Financing mergers and acquisitions with examples.

Mergers could be financed with securities cash or a combination thereof, and in this article, I'm going to show you examples of each of these different types of considerations being offered in an actually proposed merger. So let's start with

Securities: Office Depot and OfficeMax did a merger in 2013 and it was a (stock for stock) merger. There was no cash to change hands. What happened was they combined, and then they become one company and there's no more separate office max, it's just one company called Office Depot. And if you're a shareholder of office max, you no longer have shares of office max what you now have is 45% of the shares of the combined company. So you own shares in office max, office maxes no more. Now there's one combined firm and you as the office max shareholders jointly own the shares of Office Depot. That was stock for stock merger there was no cash changing hands, if you own shares and office max you didn't get any cash.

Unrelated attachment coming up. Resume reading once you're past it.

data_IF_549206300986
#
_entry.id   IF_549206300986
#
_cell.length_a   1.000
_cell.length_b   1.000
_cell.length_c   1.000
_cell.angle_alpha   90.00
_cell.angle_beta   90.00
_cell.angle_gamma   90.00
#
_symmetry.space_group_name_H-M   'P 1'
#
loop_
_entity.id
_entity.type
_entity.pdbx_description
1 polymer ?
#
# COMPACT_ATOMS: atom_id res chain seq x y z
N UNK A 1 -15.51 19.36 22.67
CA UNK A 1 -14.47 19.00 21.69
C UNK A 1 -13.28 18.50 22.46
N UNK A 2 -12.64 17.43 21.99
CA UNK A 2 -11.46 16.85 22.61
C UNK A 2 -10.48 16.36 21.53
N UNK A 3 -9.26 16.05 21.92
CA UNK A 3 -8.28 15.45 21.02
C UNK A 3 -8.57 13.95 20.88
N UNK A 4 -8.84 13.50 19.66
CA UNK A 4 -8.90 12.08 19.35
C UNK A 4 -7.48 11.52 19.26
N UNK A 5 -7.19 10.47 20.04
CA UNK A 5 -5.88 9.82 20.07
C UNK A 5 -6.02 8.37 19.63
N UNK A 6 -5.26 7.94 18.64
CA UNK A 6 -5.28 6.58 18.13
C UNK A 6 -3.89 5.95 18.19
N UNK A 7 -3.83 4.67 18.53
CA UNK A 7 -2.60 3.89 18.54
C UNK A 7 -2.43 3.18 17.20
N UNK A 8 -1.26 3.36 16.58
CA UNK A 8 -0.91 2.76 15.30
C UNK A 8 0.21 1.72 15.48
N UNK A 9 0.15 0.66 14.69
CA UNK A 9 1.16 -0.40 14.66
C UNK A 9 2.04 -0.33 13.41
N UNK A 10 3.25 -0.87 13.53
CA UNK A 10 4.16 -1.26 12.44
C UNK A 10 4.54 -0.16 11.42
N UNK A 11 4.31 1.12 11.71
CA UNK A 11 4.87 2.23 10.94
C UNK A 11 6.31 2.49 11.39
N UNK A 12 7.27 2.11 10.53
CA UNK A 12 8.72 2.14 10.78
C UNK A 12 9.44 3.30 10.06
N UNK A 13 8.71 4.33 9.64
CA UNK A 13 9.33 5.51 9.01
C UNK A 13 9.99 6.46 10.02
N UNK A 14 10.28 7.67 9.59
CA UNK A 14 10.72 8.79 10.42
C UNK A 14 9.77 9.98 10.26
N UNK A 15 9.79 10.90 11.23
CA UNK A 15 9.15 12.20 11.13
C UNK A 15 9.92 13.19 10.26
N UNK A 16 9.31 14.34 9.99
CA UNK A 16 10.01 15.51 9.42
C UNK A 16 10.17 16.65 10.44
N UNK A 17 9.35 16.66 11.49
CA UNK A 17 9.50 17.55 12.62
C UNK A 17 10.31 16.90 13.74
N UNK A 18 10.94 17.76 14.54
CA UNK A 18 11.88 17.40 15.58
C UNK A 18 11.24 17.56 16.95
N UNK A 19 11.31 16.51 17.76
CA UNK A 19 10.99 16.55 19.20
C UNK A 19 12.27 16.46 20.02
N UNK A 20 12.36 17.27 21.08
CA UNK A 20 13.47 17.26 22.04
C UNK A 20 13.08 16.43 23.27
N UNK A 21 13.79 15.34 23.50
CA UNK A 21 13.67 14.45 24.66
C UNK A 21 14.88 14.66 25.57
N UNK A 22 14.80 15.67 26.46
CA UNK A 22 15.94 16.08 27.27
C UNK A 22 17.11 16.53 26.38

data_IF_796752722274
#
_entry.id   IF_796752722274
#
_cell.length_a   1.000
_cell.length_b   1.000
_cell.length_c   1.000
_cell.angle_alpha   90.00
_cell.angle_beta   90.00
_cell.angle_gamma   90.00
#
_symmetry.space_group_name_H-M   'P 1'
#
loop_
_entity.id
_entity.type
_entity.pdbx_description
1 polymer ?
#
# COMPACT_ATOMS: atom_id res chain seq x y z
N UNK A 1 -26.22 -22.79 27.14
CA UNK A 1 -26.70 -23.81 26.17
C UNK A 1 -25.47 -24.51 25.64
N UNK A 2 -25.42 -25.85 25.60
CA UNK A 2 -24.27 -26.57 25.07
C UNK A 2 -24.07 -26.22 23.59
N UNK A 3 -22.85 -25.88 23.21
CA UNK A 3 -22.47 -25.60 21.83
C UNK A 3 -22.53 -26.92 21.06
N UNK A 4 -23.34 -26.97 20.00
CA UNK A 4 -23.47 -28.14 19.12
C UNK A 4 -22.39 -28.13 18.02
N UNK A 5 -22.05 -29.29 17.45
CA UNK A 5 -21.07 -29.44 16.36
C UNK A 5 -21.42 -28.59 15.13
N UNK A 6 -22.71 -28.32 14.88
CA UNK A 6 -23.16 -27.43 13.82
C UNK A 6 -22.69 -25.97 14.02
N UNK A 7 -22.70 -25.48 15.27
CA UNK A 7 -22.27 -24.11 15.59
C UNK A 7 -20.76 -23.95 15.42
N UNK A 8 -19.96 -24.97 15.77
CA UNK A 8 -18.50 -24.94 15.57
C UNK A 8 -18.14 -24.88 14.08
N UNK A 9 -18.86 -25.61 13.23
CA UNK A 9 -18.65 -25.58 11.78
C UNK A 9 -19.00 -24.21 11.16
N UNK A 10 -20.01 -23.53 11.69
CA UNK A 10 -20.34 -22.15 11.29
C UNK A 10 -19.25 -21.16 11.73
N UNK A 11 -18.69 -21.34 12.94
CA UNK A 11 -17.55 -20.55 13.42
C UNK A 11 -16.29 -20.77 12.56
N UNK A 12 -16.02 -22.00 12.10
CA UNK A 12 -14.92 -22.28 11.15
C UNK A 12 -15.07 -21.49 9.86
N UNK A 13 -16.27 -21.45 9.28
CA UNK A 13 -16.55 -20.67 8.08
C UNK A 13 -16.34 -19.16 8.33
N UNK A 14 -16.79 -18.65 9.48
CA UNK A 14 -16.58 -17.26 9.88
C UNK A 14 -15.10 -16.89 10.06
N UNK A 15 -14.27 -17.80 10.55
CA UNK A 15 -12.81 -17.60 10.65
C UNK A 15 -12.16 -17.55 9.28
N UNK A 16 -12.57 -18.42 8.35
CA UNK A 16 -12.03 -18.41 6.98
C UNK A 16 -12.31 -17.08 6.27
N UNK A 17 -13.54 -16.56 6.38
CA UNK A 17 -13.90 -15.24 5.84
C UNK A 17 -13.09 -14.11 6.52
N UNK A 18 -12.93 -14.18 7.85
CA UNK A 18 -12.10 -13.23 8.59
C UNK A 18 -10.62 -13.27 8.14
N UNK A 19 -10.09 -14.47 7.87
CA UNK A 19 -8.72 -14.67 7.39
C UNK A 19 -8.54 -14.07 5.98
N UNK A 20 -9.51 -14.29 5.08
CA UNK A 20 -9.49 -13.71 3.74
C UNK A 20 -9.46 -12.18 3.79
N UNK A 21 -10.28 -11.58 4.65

Cash for Stock: Now a different merger proposal in 2018 we have the company QAR industries they proposed to pay in cash 6.25 cents a share for this other company TSR, so this is an example of cash being offered to finance this takeover and there's no stock. When I say there's no stock, I mean QAR Industries is not offering any of its stock, they're just offering to pay cash to acquire TSR stock. With the example of Office Depot and OfficeMax, we had stock being offered in exchange for stock but now you're just gonna get $6.25 a share if this deal had gone through. If you're a TSR shareholder and you own one share you would have received $6.25, you wouldn't have received any stock in QAR or anything like that, so this is just purely a cash deal.

Cash & Stock for Stock: Now a final example is a combination that will have cash and stock being offered in exchange for stock of the target company. This involves Office Depot again but now this time Office Depot is the target. And the acquirer is the company staples. So staples wanted to acquire office depot the deal ended up getting blocked by the government but in any case, it's a good example of cash plus stock because what staples were offering was:

If you own shares an Office Depot, let's say you own one share you have got $7.25 per share in cash. So this is cash but that's not all you would have received, you would have received 0.2188 shares of staple's stock. For every share, you owned in office depot you were to receive 0.2188 shares of staples common stock plus $7.25 in cash.

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